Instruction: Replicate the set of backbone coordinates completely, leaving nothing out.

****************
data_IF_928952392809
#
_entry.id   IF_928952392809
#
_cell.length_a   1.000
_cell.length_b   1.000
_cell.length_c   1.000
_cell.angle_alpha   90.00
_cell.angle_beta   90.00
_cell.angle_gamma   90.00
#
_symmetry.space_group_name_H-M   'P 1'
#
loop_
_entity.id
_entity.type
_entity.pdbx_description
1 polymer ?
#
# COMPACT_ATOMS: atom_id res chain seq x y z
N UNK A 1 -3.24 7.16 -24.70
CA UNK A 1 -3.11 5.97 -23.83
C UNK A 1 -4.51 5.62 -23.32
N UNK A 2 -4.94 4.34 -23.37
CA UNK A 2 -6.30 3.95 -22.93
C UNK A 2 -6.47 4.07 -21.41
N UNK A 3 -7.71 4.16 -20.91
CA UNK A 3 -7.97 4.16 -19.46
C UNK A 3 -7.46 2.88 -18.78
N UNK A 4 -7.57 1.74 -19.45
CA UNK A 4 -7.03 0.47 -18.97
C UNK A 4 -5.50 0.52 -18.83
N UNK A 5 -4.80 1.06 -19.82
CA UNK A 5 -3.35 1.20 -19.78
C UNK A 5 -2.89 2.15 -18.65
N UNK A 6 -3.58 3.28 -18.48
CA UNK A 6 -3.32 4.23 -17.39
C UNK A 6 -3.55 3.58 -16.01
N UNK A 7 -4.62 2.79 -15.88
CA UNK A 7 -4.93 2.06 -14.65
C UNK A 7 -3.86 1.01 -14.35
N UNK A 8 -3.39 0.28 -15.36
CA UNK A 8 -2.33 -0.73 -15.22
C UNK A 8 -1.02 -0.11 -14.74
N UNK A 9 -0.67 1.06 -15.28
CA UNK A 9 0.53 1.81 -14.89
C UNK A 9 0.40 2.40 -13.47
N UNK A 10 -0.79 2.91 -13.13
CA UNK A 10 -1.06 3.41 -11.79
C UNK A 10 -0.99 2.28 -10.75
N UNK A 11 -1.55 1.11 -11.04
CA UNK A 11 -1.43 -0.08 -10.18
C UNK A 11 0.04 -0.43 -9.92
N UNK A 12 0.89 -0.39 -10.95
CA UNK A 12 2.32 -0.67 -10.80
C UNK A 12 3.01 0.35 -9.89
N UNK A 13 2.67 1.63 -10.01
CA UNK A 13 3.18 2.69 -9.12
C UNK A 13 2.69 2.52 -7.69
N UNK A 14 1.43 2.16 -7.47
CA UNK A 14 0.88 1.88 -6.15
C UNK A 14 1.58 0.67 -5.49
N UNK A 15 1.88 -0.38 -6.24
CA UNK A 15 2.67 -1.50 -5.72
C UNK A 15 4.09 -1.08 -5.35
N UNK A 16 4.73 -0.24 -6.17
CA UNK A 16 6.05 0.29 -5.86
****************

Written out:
data_IF_928952392809
#
_entry.id   IF_928952392809
#
_cell.length_a   1.000
_cell.length_b   1.000
_cell.length_c   1.000
_cell.angle_alpha   90.00
_cell.angle_beta   90.00
_cell.angle_gamma   90.00
#
_symmetry.space_group_name_H-M   'P 1'
#
loop_
_entity.id
_entity.type
_entity.pdbx_description
1 polymer ?
#
# COMPACT_ATOMS: atom_id res chain seq x y z
N UNK A 1 -3.24 7.16 -24.70
CA UNK A 1 -3.11 5.97 -23.83
C UNK A 1 -4.51 5.62 -23.32
N UNK A 2 -4.94 4.34 -23.37
CA UNK A 2 -6.30 3.95 -22.93
C UNK A 2 -6.47 4.07 -21.41
N UNK A 3 -7.71 4.16 -20.91
CA UNK A 3 -7.97 4.16 -19.46
C UNK A 3 -7.46 2.88 -18.78
N UNK A 4 -7.57 1.74 -19.45
CA UNK A 4 -7.03 0.47 -18.97
C UNK A 4 -5.50 0.52 -18.83
N UNK A 5 -4.80 1.06 -19.82
CA UNK A 5 -3.35 1.20 -19.78
C UNK A 5 -2.89 2.15 -18.65
N UNK A 6 -3.58 3.28 -18.48
CA UNK A 6 -3.32 4.23 -17.39
C UNK A 6 -3.55 3.58 -16.01
N UNK A 7 -4.62 2.79 -15.88
CA UNK A 7 -4.93 2.06 -14.65
C UNK A 7 -3.86 1.01 -14.35
N UNK A 8 -3.39 0.28 -15.36
CA UNK A 8 -2.33 -0.73 -15.22
C UNK A 8 -1.02 -0.11 -14.74
N UNK A 9 -0.67 1.06 -15.28
CA UNK A 9 0.53 1.81 -14.89
C UNK A 9 0.40 2.40 -13.47
N UNK A 10 -0.79 2.91 -13.13
CA UNK A 10 -1.06 3.41 -11.79
C UNK A 10 -0.99 2.28 -10.75
N UNK A 11 -1.55 1.11 -11.04
CA UNK A 11 -1.43 -0.08 -10.18
C UNK A 11 0.04 -0.43 -9.92
N UNK A 12 0.89 -0.39 -10.95
CA UNK A 12 2.32 -0.67 -10.80
C UNK A 12 3.01 0.35 -9.89
N UNK A 13 2.67 1.63 -10.01
CA UNK A 13 3.18 2.69 -9.12
C UNK A 13 2.69 2.52 -7.69
N UNK A 14 1.43 2.16 -7.47
CA UNK A 14 0.88 1.88 -6.15
C UNK A 14 1.58 0.67 -5.49
N UNK A 15 1.88 -0.38 -6.24
CA UNK A 15 2.67 -1.50 -5.72
C UNK A 15 4.09 -1.08 -5.35
N UNK A 16 4.73 -0.24 -6.17
CA UNK A 16 6.05 0.29 -5.86